Managing Threats to Wetlands

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The Department of Conservation works carefully with organizations, groups, and individuals to reduce the threats to Ō Tū Wharekai.

Wetlands are a forgotten habitat and many people under-rate their importance. Over 90 percent of New Zealand’s wetlands have been drained or filled.

Most threats to wetlands come from human activity.

Just a few changes in the way land is managed can make a big difference to water quality and wetland conservation.

Threats

  • possible removal of water for irrigation  and stock water
  • reduced water quality from sediment and nutrient farm run-off
  • Nutrient run off from farmland into waterways
  • emerging weeds such as broom and Russell lupins
  • didymo and other freshwater pests
  • damage from vehicles, rabbits, hares and stock
  • threats to native and at-risk species from predators.

Management

  • recording plant, bird, lizard, invertebrate and fish populations
  • monitoring programmes for the above species
  • listing cultural values and setting up a taonga monitoring programme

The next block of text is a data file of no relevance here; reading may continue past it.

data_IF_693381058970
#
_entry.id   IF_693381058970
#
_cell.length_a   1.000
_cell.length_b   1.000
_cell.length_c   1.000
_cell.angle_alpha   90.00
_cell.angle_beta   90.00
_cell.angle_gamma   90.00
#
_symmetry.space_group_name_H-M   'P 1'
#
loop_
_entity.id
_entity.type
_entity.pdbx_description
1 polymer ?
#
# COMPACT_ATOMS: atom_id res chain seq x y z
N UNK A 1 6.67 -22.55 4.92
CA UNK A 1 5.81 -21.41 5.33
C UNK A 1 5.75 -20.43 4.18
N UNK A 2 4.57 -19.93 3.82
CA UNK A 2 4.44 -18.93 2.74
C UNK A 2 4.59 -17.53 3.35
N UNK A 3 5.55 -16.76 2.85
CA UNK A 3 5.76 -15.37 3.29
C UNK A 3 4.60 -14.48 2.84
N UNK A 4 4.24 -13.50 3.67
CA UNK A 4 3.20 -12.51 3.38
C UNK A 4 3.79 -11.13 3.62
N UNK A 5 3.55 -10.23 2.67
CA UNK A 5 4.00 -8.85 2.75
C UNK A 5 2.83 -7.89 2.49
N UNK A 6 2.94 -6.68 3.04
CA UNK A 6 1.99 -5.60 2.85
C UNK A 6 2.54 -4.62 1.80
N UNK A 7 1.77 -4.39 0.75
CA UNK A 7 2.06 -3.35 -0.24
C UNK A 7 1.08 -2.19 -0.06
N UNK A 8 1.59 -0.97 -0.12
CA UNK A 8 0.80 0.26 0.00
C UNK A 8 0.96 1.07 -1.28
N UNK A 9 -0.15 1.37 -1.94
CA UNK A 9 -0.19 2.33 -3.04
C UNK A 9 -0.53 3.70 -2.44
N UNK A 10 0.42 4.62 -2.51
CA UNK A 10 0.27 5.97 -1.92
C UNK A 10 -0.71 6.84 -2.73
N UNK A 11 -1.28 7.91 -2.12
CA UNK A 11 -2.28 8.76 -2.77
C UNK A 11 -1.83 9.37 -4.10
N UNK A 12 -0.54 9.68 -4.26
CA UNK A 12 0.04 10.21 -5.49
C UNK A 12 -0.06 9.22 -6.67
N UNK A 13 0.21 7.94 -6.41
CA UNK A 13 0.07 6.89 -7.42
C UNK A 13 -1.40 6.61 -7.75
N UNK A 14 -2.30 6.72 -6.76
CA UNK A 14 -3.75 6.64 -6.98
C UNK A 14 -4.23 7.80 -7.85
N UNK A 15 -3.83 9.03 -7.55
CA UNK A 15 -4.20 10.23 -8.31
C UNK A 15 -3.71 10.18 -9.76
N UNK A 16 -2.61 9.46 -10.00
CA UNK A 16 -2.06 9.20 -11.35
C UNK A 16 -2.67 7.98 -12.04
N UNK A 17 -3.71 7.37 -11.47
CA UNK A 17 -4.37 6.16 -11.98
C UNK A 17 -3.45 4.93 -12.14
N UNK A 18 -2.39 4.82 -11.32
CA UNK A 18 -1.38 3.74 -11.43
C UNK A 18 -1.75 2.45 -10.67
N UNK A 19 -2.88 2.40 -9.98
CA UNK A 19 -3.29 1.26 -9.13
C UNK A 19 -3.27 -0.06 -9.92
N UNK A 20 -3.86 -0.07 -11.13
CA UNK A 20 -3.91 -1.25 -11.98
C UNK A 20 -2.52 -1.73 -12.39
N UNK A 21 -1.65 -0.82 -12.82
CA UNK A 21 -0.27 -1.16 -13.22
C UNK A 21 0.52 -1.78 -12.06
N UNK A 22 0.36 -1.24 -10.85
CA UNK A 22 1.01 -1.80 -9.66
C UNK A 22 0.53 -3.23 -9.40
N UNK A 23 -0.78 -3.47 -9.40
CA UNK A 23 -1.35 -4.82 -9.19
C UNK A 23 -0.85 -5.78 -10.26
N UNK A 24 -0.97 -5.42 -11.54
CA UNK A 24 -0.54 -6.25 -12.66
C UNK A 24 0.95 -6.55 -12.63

• weed control
  • researching bird breeding success and habitat use
  • fencing riparian  margins
  • raising awareness of wetland values
  • planning for responsible recreational use
  • ongoing pest control.

Responsible recreation

The Ashburton Lakes are used for many different recreational activities. It is important that people who use them and the surrounding areas follow the environmental care code:

  • protect plants and animals
  • remove rubbish
  • bury toilet waste more than 50 metres from waterways
  • keep streams and lakes clean
  • take care with fires
  • camp carefully
  • keep to the track
  • consider others
  • respect our cultural heritage
  • toitu te whenua (leave the land undisturbed).

Also Check, Clean, Dry all items before entering or moving between waterways to stop the spread of didymo.

 

Audio Māori keywords: 


Discuss this with your classmates: If risks to wetlands aren't managed, how might this affect me, my family, or my friends.

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Monitoring a Wetland

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Didymo is also known as ‘rock snot’. How can you stop the spread of didymo? Image: LEARNZ.

Predators are a threat to native and threatened wetland species. Can you name these pests? Image: LEARNZ.

Weeds are another threat to our wetlands. What weeds are pictured here? Image: LEARNZ.

Didymo is an invasive weed in waterways. How do you think it is spread? Image: LEARNZ.

DOC monitor both plant and animal species at Ō Tū Wharekai. What information do you think they gather? Image: LEARNZ.

Trapping is a way of reducing predator numbers. Find out if there is a community trapping programme near you. Image: LEARNZ.

Always follow the environmental care code. How many parts of this code do you know? Image: LEARNZ.